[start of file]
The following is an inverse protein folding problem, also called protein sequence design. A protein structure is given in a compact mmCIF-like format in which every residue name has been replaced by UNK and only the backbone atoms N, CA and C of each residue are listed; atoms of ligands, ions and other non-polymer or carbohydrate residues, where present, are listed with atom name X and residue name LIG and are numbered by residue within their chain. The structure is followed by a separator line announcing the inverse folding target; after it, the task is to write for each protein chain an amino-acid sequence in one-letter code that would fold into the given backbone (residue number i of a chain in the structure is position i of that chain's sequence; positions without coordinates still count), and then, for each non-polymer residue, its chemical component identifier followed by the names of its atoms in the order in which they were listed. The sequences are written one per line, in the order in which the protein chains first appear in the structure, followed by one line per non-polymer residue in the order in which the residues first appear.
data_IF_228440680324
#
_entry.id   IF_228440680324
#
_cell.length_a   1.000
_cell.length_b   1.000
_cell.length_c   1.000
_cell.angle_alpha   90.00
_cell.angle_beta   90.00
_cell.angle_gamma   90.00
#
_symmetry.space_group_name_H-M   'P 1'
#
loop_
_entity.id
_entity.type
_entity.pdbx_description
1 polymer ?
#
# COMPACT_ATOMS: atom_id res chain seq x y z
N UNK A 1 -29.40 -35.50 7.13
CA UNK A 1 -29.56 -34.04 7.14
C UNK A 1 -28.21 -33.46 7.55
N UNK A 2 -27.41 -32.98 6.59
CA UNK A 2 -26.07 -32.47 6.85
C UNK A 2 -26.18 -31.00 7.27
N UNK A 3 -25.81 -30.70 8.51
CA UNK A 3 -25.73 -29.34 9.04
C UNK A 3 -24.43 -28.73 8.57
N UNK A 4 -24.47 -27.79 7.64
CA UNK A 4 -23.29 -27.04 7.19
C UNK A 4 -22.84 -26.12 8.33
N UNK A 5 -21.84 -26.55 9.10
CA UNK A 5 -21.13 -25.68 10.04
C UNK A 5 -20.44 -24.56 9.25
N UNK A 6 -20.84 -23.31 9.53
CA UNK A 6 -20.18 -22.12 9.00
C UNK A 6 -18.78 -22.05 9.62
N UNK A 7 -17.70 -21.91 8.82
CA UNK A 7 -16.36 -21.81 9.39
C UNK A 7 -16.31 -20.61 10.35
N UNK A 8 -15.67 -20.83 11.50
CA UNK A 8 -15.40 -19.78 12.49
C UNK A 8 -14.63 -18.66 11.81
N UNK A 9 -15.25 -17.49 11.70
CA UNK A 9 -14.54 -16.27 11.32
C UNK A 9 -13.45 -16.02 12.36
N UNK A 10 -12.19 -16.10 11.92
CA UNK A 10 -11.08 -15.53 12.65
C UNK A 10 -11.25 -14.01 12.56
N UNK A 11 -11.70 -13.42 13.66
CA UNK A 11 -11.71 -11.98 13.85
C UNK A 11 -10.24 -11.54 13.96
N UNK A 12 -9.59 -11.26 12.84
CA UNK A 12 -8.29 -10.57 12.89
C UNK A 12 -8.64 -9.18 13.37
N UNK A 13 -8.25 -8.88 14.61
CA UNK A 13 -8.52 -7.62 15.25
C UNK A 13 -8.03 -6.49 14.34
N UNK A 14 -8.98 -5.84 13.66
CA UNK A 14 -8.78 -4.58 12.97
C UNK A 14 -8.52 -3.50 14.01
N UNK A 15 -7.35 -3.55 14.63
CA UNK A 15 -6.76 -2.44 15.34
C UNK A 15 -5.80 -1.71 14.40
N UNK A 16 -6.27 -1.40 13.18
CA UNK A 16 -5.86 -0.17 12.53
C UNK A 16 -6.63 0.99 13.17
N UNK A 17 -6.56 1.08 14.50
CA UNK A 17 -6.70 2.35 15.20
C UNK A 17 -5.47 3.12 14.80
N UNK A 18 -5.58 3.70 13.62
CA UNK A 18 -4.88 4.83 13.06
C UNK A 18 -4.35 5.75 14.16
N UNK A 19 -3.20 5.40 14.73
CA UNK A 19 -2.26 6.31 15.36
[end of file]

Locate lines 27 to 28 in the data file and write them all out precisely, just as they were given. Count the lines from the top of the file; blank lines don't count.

C UNK A 2 -26.18 -31.00 7.27
N UNK A 3 -25.81 -30.70 8.51